Monday, January 21, 2013

Time to Change the World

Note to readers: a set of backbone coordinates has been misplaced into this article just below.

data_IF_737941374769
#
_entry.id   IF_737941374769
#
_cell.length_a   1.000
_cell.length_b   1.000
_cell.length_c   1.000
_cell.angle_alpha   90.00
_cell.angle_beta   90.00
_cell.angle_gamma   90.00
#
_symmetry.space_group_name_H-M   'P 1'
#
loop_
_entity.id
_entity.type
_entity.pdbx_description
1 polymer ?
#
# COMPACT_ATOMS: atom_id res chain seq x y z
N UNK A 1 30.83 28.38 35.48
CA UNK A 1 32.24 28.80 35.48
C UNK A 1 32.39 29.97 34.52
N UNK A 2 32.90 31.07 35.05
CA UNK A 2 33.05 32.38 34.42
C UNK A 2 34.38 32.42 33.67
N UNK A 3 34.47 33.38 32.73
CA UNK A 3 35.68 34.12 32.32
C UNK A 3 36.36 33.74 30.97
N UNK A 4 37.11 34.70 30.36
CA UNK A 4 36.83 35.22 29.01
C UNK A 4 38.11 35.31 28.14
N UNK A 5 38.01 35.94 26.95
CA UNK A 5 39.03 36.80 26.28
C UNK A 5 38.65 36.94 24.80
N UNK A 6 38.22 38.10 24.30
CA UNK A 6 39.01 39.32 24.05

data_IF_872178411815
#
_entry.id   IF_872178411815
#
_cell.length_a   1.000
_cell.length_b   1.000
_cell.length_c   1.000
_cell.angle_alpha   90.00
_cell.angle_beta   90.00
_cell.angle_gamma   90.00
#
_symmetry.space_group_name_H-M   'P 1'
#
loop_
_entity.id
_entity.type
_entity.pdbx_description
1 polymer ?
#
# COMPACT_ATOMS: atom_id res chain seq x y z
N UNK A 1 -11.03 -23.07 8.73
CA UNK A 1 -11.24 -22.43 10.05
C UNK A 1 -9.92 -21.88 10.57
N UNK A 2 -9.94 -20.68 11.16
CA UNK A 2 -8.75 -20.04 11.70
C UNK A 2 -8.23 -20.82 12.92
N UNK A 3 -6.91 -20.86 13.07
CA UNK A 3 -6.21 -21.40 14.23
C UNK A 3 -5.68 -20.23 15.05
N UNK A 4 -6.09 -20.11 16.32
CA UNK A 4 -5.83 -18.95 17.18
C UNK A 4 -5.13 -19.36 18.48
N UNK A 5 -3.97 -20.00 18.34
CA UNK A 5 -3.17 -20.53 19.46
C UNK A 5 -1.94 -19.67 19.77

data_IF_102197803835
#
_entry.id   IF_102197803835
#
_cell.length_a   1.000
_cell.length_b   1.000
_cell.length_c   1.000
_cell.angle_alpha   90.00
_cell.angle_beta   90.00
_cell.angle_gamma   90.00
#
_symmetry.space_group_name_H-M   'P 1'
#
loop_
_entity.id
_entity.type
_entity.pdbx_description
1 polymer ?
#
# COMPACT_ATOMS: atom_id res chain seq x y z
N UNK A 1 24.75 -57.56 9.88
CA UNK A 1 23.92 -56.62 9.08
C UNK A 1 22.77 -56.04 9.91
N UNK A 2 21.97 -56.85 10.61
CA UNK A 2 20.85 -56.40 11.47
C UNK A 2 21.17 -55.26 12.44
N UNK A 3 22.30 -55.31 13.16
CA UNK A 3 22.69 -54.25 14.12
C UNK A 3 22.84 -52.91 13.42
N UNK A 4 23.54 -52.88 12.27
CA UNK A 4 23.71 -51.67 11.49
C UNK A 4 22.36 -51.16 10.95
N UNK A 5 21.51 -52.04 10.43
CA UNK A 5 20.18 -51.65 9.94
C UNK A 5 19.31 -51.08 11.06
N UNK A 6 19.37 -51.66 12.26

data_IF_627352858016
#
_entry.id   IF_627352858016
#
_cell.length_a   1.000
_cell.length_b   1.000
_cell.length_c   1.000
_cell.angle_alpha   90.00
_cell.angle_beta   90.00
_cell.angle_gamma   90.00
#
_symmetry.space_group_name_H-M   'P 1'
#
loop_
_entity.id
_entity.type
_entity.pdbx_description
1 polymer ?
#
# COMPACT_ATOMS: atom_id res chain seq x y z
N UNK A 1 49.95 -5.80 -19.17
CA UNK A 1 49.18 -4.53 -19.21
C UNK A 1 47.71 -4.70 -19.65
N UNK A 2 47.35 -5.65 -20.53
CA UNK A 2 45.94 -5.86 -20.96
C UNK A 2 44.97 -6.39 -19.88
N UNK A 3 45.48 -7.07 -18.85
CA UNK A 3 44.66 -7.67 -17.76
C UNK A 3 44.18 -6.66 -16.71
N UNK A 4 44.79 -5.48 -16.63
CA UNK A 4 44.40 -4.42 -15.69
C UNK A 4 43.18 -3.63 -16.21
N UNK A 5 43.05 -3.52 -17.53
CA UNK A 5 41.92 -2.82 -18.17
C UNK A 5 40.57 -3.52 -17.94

Does your game world change? Is it completely stagnant? What about after adventures the players are a part of? Can they change the world? Very important point – I’m not talking about changing everything! Little changes can be good too. Example: For several adventures, you make your players go the long way around a river, because the fording spots are few and far between. Maybe you even slow their return from an adventure because rains have made the ford swollen and they have to wait to get across. Then, you let them know that someone is building a bridge. There’s a narrow spot where they can put up a bridge without affecting the river travel. To the players, no big deal, at least at first. Now they can travel more quickly. But so can everyone else. There will be new roads cut leading to the bridge. There will likely be new towns building up around the bridge. New towns come with all sorts of issues, plus the jealousy of the other towns that use to have all the travelers. Seems a small thing, but within a couple years of the bridge going up, you will change the populations of your towns along the river. If you ran adventures where the players rescued the architect behind the bridge or held off an attack from bandits/pirates/rivals, they will feel attached to the bridge. Seems like a small thing, right? It is. But it makes the world feel more real. What about the wars the party has fought in or around? Do the towns change hands? What are the impacts, both role-playing and adventure starting? Was there a drought? Did the players have to deal with rations being a lot more expensive because of the food shortages? Did the king get old and die? Is his son really old enough and wise enough to rule in his place? Was there any attempt to put a pretender on the throne? Maybe it’s just a duke or baron that has been switched. Is the new guy as supportive of the king as the old guy was? I’m not suggesting you need to immediately go and check the health of every one of your rulers, but if the campaign (or multiple campaigns) has been based in a certain city for 18 years – don’t you have to do something? OK – Let’s give some suggestions for starting small: Do your players and their characters prefer on tavern in town and dislike another? Have something happen to the other one. It caught fire. The owner died and his widow sold it. Whatever. Then you create a different tavern in that spot. Maybe your players will like this one better. Next – If your players have a good relationship with a contact, especially a highly placed political one, have him lose his job. Maybe he said something or maybe there is a full change in the local politics. Now, they are behind the eight ball for getting things fixed politically. Will they still do missions for him if he can’t pay them as much? Remember that the world will change, typically for the worse. Things happen that the adventurers have absolutely no control over (or maybe they did). Especially if the change is an unintended consequence of some mission they ran, then it just gets better to make them pay for it. One last note – Make sure you keep good records of what dates these things happen. If you ever run a campaign in the same general region, but it starts before the other one ended, you’ll need to duplicate the changes in the new campaign.

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